Bruins

Some real uncertainty about Torey Krug's return to Bruins after this summer

Some real uncertainty about Torey Krug's return to Bruins after this summer

The reality is that nobody knows what lies ahead from an economical landscape in the world of professional sports. And anybody that professes to know exactly what will happen is bald-faced lying to you.

That’s the reason there have been only a handful of one-way NHL contracts for over $1 million per season since Jaroslav Halak signed a one-year extension with the Bruins all the way back on May 1.

Essentially, Halak and the recent signing of Ryan Reaves to an extension with the Vegas Golden Knights are the only NHL contracts of consequence that have been completed in the entire league over the last two months. Caution is in the air with NHL general managers crunching the numbers on flat salary caps for a couple of seasons moving forward, if not even worse scenarios than that based on the speculation that arenas could be empty going into the 2020-21 regular season as well.

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It's this caution and uneasiness that serves as the backdrop for looming Bruins free agent defenseman Torey Krug, who is destined for unrestricted free agency once the 2020 Stanley Cup Playoffs come to an eventual, elongated conclusion.

There was a time when Krug and the Bruins might have been able to make a deal based on the salary cap space that Boston cleared by ridding themselves of the David Backes contract, and based on the salary cap going up from the $81.5 million salary cap ceiling this past season.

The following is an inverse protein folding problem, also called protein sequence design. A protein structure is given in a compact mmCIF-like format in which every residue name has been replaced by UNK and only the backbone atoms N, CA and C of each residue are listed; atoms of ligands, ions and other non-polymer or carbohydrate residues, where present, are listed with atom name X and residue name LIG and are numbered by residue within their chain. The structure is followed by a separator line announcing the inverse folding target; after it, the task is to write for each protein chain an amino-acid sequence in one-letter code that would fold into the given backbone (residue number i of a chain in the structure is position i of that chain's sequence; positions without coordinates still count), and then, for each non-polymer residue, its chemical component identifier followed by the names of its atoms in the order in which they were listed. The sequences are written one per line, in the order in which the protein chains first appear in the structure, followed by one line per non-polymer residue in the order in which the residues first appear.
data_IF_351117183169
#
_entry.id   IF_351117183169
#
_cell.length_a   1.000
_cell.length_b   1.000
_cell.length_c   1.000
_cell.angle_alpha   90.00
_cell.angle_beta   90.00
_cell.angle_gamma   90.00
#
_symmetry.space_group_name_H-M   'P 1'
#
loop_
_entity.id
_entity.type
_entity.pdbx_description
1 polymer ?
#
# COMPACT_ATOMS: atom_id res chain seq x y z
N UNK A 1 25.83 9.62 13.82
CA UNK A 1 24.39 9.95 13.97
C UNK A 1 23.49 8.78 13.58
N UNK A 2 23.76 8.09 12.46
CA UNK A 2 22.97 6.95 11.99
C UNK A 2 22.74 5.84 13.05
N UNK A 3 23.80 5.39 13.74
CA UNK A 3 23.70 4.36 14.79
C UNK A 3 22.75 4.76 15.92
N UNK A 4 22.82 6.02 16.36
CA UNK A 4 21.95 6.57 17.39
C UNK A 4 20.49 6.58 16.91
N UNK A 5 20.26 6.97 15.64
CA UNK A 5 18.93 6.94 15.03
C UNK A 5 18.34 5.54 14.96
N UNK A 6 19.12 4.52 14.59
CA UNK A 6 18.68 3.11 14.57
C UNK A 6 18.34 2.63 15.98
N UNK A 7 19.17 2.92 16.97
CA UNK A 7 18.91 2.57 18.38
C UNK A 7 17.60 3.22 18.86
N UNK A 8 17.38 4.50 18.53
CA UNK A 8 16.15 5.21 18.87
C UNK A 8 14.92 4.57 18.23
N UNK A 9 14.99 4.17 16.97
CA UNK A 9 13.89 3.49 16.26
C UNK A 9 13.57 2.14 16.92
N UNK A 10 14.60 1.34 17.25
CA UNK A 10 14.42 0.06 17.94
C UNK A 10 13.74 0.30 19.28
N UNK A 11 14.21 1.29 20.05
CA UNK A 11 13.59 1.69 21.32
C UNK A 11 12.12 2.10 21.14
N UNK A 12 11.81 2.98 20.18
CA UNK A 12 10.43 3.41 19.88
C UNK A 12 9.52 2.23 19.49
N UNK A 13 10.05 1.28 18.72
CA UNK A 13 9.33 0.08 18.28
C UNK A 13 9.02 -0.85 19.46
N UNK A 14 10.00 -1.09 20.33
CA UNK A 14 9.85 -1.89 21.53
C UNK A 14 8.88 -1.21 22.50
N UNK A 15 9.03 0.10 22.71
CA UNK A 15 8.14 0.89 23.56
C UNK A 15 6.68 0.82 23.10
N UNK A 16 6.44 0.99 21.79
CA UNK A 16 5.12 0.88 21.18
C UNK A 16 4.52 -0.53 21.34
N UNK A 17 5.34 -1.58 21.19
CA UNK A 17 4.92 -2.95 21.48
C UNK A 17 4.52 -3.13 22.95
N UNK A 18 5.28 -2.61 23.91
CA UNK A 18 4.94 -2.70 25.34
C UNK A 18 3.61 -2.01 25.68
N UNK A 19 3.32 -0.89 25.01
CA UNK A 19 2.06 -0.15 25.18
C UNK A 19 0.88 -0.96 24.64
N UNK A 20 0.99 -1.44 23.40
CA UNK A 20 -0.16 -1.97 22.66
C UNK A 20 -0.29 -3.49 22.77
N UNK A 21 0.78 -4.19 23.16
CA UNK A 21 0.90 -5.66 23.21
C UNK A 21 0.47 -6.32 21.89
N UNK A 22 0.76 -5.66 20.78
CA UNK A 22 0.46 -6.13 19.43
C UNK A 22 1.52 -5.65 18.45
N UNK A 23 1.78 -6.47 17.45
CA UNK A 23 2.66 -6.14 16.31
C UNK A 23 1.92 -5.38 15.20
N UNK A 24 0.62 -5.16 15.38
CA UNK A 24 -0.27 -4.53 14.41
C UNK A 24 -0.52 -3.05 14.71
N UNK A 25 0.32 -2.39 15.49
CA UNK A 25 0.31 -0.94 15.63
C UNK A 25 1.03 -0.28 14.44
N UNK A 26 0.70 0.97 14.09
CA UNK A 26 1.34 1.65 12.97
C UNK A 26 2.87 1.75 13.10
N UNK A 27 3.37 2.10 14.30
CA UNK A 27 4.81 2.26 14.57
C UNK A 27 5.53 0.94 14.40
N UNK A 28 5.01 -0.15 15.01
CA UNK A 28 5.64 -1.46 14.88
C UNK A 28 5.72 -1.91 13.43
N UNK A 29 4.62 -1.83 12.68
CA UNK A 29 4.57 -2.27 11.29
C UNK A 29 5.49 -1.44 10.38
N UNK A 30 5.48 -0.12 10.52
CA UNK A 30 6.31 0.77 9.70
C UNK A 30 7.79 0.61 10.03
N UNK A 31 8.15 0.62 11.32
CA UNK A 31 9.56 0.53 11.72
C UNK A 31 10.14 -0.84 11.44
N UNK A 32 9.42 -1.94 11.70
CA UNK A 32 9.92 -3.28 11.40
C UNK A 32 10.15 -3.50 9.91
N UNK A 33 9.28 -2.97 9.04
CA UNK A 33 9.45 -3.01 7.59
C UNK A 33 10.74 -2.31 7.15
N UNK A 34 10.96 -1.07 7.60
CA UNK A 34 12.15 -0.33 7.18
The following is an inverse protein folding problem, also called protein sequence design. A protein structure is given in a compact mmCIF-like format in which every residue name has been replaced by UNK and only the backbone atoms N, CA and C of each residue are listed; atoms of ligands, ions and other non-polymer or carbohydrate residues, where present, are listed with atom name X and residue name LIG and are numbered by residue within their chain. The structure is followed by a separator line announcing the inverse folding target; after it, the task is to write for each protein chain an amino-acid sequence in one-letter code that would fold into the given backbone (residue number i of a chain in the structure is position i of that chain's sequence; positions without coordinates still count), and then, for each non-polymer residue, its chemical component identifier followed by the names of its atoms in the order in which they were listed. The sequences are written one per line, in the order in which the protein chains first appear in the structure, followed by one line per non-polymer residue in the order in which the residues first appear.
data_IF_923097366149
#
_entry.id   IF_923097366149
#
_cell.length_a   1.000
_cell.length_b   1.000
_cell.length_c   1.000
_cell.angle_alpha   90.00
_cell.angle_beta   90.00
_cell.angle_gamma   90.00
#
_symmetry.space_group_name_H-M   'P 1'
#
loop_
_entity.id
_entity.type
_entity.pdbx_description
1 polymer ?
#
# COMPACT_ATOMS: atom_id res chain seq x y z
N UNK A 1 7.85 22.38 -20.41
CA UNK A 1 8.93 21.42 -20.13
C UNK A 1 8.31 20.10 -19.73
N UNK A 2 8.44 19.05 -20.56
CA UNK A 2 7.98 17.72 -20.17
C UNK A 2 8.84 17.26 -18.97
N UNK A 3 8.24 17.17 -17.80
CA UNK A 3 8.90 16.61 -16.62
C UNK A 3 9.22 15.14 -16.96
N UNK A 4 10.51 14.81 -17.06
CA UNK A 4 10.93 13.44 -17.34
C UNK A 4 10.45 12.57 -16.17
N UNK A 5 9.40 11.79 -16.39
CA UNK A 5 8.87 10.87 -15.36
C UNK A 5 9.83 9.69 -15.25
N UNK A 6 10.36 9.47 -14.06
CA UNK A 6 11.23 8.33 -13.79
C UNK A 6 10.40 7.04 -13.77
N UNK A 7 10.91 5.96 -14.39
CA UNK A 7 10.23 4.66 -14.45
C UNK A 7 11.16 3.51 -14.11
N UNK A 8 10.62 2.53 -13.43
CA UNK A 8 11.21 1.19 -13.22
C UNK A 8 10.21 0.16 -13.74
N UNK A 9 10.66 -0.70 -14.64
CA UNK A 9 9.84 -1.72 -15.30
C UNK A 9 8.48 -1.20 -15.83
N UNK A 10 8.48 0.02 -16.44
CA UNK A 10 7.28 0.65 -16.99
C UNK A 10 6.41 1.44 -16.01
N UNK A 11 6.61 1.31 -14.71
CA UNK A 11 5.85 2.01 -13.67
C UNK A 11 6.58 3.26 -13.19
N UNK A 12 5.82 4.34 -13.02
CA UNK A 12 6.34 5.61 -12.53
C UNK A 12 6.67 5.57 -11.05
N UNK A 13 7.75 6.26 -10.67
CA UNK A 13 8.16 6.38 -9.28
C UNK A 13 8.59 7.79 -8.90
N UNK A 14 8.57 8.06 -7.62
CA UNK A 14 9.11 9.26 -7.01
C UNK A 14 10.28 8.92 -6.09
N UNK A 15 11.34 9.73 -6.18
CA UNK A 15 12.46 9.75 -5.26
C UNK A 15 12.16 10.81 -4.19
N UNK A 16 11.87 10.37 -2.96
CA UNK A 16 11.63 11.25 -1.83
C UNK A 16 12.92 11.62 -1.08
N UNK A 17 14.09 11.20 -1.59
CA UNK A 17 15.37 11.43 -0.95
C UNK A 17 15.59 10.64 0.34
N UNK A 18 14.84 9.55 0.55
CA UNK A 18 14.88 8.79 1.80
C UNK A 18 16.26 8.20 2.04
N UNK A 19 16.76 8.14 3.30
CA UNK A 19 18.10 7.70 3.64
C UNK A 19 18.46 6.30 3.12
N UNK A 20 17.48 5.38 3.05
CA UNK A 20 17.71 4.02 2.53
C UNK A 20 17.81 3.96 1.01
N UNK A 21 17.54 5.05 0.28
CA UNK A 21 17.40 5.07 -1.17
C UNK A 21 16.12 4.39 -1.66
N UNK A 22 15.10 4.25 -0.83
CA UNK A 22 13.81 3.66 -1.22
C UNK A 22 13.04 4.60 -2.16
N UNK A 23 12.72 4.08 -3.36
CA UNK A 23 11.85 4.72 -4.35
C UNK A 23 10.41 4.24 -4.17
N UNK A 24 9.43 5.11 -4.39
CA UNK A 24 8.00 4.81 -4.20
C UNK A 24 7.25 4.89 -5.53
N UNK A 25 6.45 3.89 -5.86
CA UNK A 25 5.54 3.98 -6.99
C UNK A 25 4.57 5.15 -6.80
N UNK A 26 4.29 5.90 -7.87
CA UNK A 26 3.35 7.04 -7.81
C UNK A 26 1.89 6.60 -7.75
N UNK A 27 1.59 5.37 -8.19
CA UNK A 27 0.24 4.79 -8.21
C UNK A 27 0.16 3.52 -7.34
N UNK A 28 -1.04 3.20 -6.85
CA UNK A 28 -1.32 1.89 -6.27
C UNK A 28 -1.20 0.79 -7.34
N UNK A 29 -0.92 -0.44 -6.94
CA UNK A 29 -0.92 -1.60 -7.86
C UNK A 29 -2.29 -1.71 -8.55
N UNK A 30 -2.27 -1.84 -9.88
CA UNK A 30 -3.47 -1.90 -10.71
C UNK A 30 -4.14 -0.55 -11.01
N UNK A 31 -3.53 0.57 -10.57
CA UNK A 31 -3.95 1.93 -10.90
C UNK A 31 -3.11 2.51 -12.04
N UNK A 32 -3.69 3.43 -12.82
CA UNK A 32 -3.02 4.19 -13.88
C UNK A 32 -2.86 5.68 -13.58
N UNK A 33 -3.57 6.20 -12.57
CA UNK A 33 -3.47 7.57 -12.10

Krug has consistently maintained he’d like to remain in Boston with all things being equal, though there had been little talk of taking “a hometown discount” after the 29-year-old defenseman said that early on this season.

"There hasn't been any discussion," said Krug back in April during a virtual town hall with season-ticket holders. "I'm prepared for it just because of the unknown and that nobody knows what the financial implications are going to be for this league, and for each individual team for years to come. That's still being sorted out. I didn't really anticipate anything like that. As I've said all along, I want to be part of this group, part of this locker room and part of this city.

"[Boston] has become home for us and we love it. You heard our Fenway bark earlier. We named our dog ‘Fenway.' How much more Boston can it get? I never thought about it during the season while we were playing, but now that you have a second to think about it, the mind wanders a little bit. We always assumed that we'd have some kind of [contract] answer by July 1, but who knows if we'll have that with regard to the season and how it all plays out. I'm just trying to live in the present and enjoy what we have now, and hopefully finish out the season."

Estimates had the salary cap rising to roughly $84 million with the B’s already committed to $63 million in guaranteed contracts for next season.

But that was before the outbreak of COVID-19 put the regular season on pause in mid-March and put the notion of business as usual far back in the NHL rear-view mirror. Assuming the Bruins face a flat salary cap for next season, that leaves them with roughly $18.5 million in salary cap space for next season with 17 regulars locked up.

The Bruins also have to come up with contracts for unrestricted free agent Zdeno Chara, restricted free agent Matt Grzelcyk, restricted free agent Anders Bjork and restricted free agent Jake DeBrusk along with Krug. Let’s assume that Chara signs for something in the neighborhood of this season’s $2 million incentive-laden deal, arbitration-eligible Grzelcyk signs for roughly $2.5 million AAV and Bjork for roughly $1.5 million AAV based on this past season’s breakthrough as a regular top-9 winger in Boston.